The challenge is to translate research findings into effective policy interventions. It is essential that empirical findings are useable.
Policy interventions can be made at two levels to prevent intergenerational continuities in personality difficulties: Firstly, preventative programmes can be targeted at young children who are at high risk of negative outcomes, because of their exposure to environmental risk factors. Secondly, programmes can be targeted at parents who have personality difficulties. These interventions are valuable as both the parent and their children will benefit. For reviews of intervention programmes, see Farrington (2021a)
Parent training programmes have been developed as response to research evidence that deficiencies in the parenting of antisocial parents have a causal role in the development of antisocial and possibly later criminal behaviour in their offspring. Several approaches to parent training have been developed, most notably by Patterson (1982) and Webster-Stratton (2000). Parent training programmes teach parents to implement a structured approach of rewards, appropriate punishments, active engagement and supervision with their child. Evidence suggests that this approach will improve the behaviour of their child (and the parent–child relationship) in the short term and reduce future negative outcomes for children, such as becoming involved in antisocial or criminal behaviour. Parent training progrmmeams have been the subject of several systematic reviews and meta-analyses, which provide results highlighting their effectiveness. For example, in a recent systematic review and meta-analysis of 28 Randomized controlled trials Michelson et al. (2013) found that parent management training had significant benefits for the treatment of children with disruptive behaviour. A Cochrane review (Barlow et al., 2014) has shown that parenting programmes can also have positive benefits for parental psychosocial wellbeing. They reviewed 48 studies and found that attendance at group-based parenting programmes led to significant reductions in parental depression, anxiety, stress, anger, guilt and improvements in confidence and levels of satisfaction with their partner relationship in the short-term. Effects on stress and confidence were still significant after six months.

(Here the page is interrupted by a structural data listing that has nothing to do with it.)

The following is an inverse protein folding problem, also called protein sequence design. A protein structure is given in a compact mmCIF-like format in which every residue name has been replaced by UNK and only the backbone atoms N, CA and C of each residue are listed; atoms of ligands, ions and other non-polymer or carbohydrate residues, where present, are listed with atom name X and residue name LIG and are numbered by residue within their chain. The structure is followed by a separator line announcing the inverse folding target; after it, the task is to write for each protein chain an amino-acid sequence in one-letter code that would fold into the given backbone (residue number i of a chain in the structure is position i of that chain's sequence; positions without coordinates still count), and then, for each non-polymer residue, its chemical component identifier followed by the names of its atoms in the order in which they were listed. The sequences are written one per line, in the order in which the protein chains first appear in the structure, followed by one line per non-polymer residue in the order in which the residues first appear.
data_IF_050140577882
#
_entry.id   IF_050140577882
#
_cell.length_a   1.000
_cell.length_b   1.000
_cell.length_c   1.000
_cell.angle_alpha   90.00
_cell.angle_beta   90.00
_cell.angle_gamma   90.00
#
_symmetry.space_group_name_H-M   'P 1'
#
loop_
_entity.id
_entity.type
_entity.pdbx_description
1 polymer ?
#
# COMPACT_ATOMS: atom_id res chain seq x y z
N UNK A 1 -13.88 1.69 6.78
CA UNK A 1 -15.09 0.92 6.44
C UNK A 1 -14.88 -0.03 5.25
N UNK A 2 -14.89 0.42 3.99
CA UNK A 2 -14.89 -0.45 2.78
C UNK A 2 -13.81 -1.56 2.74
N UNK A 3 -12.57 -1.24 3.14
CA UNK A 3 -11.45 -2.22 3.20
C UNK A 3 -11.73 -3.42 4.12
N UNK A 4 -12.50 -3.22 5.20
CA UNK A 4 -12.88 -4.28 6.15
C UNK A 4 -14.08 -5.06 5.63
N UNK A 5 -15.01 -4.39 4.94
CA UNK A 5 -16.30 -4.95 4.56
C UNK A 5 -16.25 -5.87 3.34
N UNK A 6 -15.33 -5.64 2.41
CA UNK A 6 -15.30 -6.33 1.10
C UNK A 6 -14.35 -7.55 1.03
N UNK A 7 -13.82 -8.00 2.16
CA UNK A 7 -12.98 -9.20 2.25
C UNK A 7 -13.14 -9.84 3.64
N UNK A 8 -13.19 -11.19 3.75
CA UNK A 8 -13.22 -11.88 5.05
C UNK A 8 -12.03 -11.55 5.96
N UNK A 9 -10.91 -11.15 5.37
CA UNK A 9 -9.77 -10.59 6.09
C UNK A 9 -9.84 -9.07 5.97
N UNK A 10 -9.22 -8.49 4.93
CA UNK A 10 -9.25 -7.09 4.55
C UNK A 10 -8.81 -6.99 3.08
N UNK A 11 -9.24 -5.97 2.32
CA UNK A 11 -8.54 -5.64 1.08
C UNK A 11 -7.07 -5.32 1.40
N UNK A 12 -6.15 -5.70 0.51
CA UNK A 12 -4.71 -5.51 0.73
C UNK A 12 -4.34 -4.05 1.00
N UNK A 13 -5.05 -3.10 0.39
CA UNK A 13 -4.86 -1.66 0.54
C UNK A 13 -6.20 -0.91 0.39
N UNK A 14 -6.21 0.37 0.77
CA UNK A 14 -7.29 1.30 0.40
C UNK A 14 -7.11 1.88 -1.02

Research has shown that those with antisocial PD and severe mental illness often have comorbid substance misuse disorders. These individuals also have higher prevalence rates of substance misuse; they start using substances at an early age and become addicted more quickly. There are substantial costs associated with their health and also for their family. They also frequently involved with the criminal justice system. Clearly, effective interventions are needed. Often there is a very strong family history of substance misuse which contributes to a more stressful family home life. Mueser (2003) suggests that as those with severe personality disorders and substance misuse disorders would benefit from intensive community-based treatment approaches. He advocates an Assertive Community Treatment (ACT) model which is an intensive programme, which engages the whole family, who become part of the treatment programme. It and is provided in settings that are familiar to the client. Mueser (2003) has also suggested that those with antisocial PD and substance misuse disorders respond well to ‘contingent reinforcement’ as family members offer to lend money to substance dependent family members, and this both worsens their addiction and causes arguments in the family home. Interventions based on this problem solving approach have shown initial promising results with reductions in substance misuse up to two years after treatment.
Whether the intergenerational transmission of PD is general or specific has important implications for interventions. For example, it is desirable to identify factors that mediate PD transmission. In previous research (Auty et al., 2015), the father’s employment problems was identified as an important mediator of PD transmission. This suggests that, in order to reduce PD transmission, it would be advantageous to try to improve the father’s employment history, for example in a programme such as the National Supported Work Demonstration Project (Uggen, 2000). However, if PD transmission is specific, it would be desirable to (a) identify persons who are most at risk of a particular type of PD transmission (e.g. those who have emotional dysregulation), and (b) identify the specific mediators of this specific type of PD transmission that should then be targeted in intervention programmes. This surely would prove to be a beneficial research agenda for the future.
The APA Dictionary of Psychology defines a Heywood case as ‘any correlation coefficient, regression coefficient, factor loading, or similar parameter estimate having a value that is impossible or very rare (e.g., a negative error variance estimate). Heywood cases may indicate any of the following: a sample that is too small to adequately estimate the parameters; data that do not have a normal distribution or that contain outliers; a misspecified model that is not appropriate for the data; or a parameter whose true value is so close to a boundary (e.g., 1 or 0) in the population that its estimate exceeded this limit due to sampling fluctuation’ (VandenBos, 2015). See also Heywood and Filon (1931).
The authors wish to thank all the families involved in the CSDD.
No potential conflict of interest was reported by the author(s).
This research was made possible by grants from the UK Home Office, the UK Department of Health and Social Care, the UK Department for Education, the Rayne Foundation, the Barrow Cadbury Trust and the Smith Richardson Foundation.